The scariest movies don’t often involve crashing windows and angry demons, they come from the natural horrors heaped upon by the real world, by flesh and blood people with sinister motives and a long reach. You can be forgiven for not sorting out the title Martha Marcy May Marlene, but don’t let that deter you from a spell binding film featuring a star making turn by Elizabeth Olsen. In this haunting story by newcomer Sean Durkin, Olsen plays Martha, a young woman trying desperately to be normal after spending two years in what is best described as a whole other world.
Much like Martha, we’re thrust into the action immediately with no explanation, no clarity, as she’s seen running(escaping?) from a run down old house. Pursued by someone who may or may not be a friend, Martha is clearly lost and more than a little confused. In desperation, she calls her estranged older sister Lucy(Sarah Paulson), who brings her home to their lush vacation spot in Connecticut. The harsh tonal differences between her new home and from whence she came proves to be more than Martha’s fragile mind can endure.
As the haze begins to clear, we’re treated in small drips to Martha’s story, but never the complete one. We’re always just a little bit in the dark as to what truly went on. She somehow found her way to some sort of commune, which might as well be called a cult, led by the charismatic and creepy Patrick(John Hawkes). Patrick renames her Marcy May, his way of staking ownership of her, the way he has all the women under his charge. While not appearing to be a violent man, Patrick’s words worm into Martha’s mind like tendrils, almost like a form of brainwashing. He tells her she needs to be cleansed from the outside world, euphemism for the drugged rape he inflicts on all the new arrivals. The women are treated like second class citizens, not allowed to eat until the men are done. They clean, while the men play guitars and take target practice. Clearly someone who has felt the sting of abandonment more than once, Martha slips easily into their communal fold. So what was it that drove her away?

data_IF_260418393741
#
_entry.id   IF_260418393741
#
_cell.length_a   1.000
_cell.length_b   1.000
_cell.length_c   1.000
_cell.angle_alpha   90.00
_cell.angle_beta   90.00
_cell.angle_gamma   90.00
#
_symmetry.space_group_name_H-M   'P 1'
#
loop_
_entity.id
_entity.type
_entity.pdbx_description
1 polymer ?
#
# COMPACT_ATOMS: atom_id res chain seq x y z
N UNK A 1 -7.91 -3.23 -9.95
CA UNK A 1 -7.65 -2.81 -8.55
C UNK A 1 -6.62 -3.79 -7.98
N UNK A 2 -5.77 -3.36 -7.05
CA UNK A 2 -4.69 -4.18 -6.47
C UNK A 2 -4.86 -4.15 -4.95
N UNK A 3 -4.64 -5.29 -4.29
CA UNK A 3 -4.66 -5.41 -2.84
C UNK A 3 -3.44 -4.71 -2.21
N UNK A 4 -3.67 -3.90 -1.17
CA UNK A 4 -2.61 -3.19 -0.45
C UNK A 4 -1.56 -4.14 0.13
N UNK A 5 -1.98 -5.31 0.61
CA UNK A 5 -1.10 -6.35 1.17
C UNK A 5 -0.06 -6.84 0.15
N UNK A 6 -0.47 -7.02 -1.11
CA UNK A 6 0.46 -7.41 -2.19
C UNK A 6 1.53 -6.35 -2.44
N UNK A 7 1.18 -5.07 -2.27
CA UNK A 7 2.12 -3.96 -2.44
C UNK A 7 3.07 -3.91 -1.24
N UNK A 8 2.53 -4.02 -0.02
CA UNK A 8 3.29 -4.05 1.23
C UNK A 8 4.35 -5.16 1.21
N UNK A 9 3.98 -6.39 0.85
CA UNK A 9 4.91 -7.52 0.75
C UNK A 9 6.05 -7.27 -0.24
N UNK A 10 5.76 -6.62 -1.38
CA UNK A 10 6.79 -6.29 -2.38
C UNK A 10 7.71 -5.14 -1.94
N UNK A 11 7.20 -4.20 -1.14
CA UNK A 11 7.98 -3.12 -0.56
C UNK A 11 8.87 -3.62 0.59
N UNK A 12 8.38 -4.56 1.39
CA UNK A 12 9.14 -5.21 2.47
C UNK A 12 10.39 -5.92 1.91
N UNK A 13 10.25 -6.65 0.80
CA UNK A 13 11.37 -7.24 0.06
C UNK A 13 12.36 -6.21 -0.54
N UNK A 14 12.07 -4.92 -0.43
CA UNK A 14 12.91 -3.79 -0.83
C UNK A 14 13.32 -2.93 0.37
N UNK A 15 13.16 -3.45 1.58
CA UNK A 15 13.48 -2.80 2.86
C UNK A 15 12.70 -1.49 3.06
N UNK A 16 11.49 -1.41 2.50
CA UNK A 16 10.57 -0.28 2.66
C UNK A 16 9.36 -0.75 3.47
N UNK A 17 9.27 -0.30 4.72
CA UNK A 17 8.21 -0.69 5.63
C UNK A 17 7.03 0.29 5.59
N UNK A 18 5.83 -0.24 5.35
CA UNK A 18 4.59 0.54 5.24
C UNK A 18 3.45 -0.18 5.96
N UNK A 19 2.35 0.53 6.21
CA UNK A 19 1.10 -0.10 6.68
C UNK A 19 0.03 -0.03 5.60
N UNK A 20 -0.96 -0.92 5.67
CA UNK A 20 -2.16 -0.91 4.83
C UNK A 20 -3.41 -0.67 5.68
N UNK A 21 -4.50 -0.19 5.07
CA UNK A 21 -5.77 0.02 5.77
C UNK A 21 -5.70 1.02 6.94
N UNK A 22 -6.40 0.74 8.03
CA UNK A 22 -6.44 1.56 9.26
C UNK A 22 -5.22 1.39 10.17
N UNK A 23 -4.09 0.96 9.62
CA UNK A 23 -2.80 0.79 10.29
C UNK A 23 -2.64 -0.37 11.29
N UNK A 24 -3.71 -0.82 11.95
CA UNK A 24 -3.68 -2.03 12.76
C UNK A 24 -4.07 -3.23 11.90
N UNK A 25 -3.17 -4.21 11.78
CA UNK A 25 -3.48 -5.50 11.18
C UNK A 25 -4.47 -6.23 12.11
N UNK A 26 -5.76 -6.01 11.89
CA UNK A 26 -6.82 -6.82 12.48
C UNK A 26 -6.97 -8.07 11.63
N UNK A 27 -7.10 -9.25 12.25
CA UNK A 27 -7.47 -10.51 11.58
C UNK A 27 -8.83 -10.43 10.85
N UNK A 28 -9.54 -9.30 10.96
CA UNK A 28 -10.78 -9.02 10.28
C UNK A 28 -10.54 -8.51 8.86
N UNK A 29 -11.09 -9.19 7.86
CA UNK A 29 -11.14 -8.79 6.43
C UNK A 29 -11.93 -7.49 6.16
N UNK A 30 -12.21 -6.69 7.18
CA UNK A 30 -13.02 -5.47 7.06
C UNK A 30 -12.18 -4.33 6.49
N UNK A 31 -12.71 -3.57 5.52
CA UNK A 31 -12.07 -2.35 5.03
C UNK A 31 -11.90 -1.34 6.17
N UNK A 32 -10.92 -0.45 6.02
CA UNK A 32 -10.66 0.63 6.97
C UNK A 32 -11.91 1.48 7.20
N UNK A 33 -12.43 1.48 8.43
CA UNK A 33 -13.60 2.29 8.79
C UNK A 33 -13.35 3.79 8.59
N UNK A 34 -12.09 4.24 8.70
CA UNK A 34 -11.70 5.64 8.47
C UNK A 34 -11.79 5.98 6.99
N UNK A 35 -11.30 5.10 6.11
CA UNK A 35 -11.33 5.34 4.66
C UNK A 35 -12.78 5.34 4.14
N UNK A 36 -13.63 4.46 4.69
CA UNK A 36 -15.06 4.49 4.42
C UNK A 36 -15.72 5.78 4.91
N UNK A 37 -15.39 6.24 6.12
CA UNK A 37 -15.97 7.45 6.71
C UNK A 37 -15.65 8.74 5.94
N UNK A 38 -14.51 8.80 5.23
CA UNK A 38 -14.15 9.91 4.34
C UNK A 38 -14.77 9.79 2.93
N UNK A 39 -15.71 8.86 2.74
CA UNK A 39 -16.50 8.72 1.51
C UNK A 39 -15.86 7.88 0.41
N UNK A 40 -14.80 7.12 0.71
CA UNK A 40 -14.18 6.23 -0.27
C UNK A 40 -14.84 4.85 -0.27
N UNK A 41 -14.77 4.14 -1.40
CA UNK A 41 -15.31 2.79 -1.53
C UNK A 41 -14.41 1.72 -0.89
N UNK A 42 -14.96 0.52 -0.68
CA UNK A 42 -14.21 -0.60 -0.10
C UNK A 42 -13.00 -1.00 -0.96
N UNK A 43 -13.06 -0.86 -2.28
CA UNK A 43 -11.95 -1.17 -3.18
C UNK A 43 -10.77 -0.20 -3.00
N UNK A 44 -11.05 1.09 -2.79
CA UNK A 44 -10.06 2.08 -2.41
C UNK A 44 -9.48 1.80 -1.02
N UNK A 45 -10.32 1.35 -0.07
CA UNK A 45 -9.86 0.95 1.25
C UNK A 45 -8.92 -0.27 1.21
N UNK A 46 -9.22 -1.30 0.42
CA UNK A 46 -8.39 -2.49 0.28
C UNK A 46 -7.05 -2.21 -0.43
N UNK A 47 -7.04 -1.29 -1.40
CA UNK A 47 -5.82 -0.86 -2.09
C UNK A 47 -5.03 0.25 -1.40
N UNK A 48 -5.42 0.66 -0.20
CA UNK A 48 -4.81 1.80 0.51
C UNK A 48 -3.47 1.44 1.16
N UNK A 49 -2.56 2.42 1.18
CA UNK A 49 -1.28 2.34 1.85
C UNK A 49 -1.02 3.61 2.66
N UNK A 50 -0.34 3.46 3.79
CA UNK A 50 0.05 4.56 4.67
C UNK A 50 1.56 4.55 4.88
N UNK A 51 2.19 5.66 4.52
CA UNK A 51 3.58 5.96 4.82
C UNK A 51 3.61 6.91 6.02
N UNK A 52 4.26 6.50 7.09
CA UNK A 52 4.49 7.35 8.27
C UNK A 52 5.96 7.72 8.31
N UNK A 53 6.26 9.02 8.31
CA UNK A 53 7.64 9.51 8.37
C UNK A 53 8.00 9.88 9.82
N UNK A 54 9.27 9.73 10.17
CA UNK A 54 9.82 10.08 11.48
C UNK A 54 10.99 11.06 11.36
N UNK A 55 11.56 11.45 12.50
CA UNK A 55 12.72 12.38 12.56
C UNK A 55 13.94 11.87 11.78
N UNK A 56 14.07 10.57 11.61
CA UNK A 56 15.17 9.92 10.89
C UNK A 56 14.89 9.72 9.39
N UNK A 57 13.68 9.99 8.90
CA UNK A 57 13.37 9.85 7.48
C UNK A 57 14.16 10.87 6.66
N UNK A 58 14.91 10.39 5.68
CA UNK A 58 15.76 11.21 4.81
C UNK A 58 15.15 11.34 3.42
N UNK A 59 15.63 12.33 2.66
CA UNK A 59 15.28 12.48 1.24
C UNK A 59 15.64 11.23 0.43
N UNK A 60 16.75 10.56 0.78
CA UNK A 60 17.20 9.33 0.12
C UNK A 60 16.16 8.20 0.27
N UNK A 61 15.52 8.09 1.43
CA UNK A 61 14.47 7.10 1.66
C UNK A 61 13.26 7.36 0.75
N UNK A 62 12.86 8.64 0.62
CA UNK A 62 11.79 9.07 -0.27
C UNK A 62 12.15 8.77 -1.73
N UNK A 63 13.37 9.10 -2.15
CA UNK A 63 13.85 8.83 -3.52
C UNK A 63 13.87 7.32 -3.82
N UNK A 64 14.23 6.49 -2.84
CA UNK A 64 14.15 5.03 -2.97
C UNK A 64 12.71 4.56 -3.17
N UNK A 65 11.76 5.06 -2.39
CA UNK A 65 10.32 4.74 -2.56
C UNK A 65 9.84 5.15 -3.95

The answers aren’t easily forthcoming, and the real question becomes whether or not Martha can within a “normal” social framework. Lucy can barely make heads or tails out of her, but then the impression is that they weren’t nearly as close as she might remember. Martha appears to be a perpetual daze, as if she’s walking in some sort of dreamworld. Clearly, the past two years living in such cramped quarters have warped her view of personal space. She balks at the size of the home shared by Lucy and her husband Ted(Hugh Dancy), as if the excess is some sort of crime against nature. Her fascination of the married couple’s sex life would be uncomfortable, if it wasn’t trumped her innocent infiltration of their bedroom while in the midst of making love. When confronted, her response is that the bed was big and she was on the other side. Really? This girl needs serious help.
The question is how much? Thanks to Sean Durkin’s silky smooth direction it’s never really clear how much is real, and what may be a fragment of Martha’s tortured past. As she continues to unravel, the peril only increases for those around her. Is Martha truly safe from her past? Has Patrick and the rest of his followers found her? Or is Martha the true danger? Despite the somewhat relaxed pace, the tension stays at a fever pitch the whole way through, with Sean Durkin creating one of the most disturbing psychological horrors we’ve seen this year. Elisabeth Olsen, the younger sister of Mary Kate and Ashley, is a revelation, giving a performance that promises she’ll be a fixture for a very long time.
An ambiguous conclusion may rub a few folks the wrong way, but it matches the murky tone of the story beautifully. Besides, there may be no easy answers for the questions the film raises. Can someone who has lived the life Martha experienced ever truly live happily ever after?